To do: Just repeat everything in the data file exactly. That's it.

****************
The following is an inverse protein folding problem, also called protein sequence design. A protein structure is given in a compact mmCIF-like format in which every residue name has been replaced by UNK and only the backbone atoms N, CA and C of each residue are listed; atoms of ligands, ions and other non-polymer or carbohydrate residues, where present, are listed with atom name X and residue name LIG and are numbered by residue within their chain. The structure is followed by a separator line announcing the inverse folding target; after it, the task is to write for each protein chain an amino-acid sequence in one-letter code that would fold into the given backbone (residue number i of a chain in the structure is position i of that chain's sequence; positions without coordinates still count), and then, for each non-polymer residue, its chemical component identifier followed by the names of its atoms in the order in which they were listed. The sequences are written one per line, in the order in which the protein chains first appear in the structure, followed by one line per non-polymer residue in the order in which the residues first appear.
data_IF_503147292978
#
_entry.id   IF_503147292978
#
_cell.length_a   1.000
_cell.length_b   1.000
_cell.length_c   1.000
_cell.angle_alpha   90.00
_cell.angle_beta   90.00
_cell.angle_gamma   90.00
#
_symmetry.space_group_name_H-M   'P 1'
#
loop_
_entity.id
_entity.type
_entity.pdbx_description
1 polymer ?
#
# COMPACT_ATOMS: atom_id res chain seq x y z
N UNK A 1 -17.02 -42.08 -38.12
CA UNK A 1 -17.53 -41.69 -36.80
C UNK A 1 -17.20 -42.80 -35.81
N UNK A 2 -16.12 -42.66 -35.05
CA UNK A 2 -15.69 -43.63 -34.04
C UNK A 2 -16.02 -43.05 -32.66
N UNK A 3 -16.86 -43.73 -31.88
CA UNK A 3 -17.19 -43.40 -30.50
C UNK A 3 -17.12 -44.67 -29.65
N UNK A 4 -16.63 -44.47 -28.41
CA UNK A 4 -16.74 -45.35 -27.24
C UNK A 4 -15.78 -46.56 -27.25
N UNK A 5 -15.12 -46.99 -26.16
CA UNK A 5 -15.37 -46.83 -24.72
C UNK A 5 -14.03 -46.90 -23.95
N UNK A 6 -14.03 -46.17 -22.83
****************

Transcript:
The following is an inverse protein folding problem, also called protein sequence design. A protein structure is given in a compact mmCIF-like format in which every residue name has been replaced by UNK and only the backbone atoms N, CA and C of each residue are listed; atoms of ligands, ions and other non-polymer or carbohydrate residues, where present, are listed with atom name X and residue name LIG and are numbered by residue within their chain. The structure is followed by a separator line announcing the inverse folding target; after it, the task is to write for each protein chain an amino-acid sequence in one-letter code that would fold into the given backbone (residue number i of a chain in the structure is position i of that chain's sequence; positions without coordinates still count), and then, for each non-polymer residue, its chemical component identifier followed by the names of its atoms in the order in which they were listed. The sequences are written one per line, in the order in which the protein chains first appear in the structure, followed by one line per non-polymer residue in the order in which the residues first appear.
data_IF_503147292978
#
_entry.id   IF_503147292978
#
_cell.length_a   1.000
_cell.length_b   1.000
_cell.length_c   1.000
_cell.angle_alpha   90.00
_cell.angle_beta   90.00
_cell.angle_gamma   90.00
#
_symmetry.space_group_name_H-M   'P 1'
#
loop_
_entity.id
_entity.type
_entity.pdbx_description
1 polymer ?
#
# COMPACT_ATOMS: atom_id res chain seq x y z
N UNK A 1 -17.02 -42.08 -38.12
CA UNK A 1 -17.53 -41.69 -36.80
C UNK A 1 -17.20 -42.80 -35.81
N UNK A 2 -16.12 -42.66 -35.05
CA UNK A 2 -15.69 -43.63 -34.04
C UNK A 2 -16.02 -43.05 -32.66
N UNK A 3 -16.86 -43.73 -31.88
CA UNK A 3 -17.19 -43.40 -30.50
C UNK A 3 -17.12 -44.67 -29.65
N UNK A 4 -16.63 -44.47 -28.41
CA UNK A 4 -16.74 -45.35 -27.24
C UNK A 4 -15.78 -46.56 -27.25
N UNK A 5 -15.12 -46.99 -26.16
CA UNK A 5 -15.37 -46.83 -24.72
C UNK A 5 -14.03 -46.90 -23.95
N UNK A 6 -14.03 -46.17 -22.83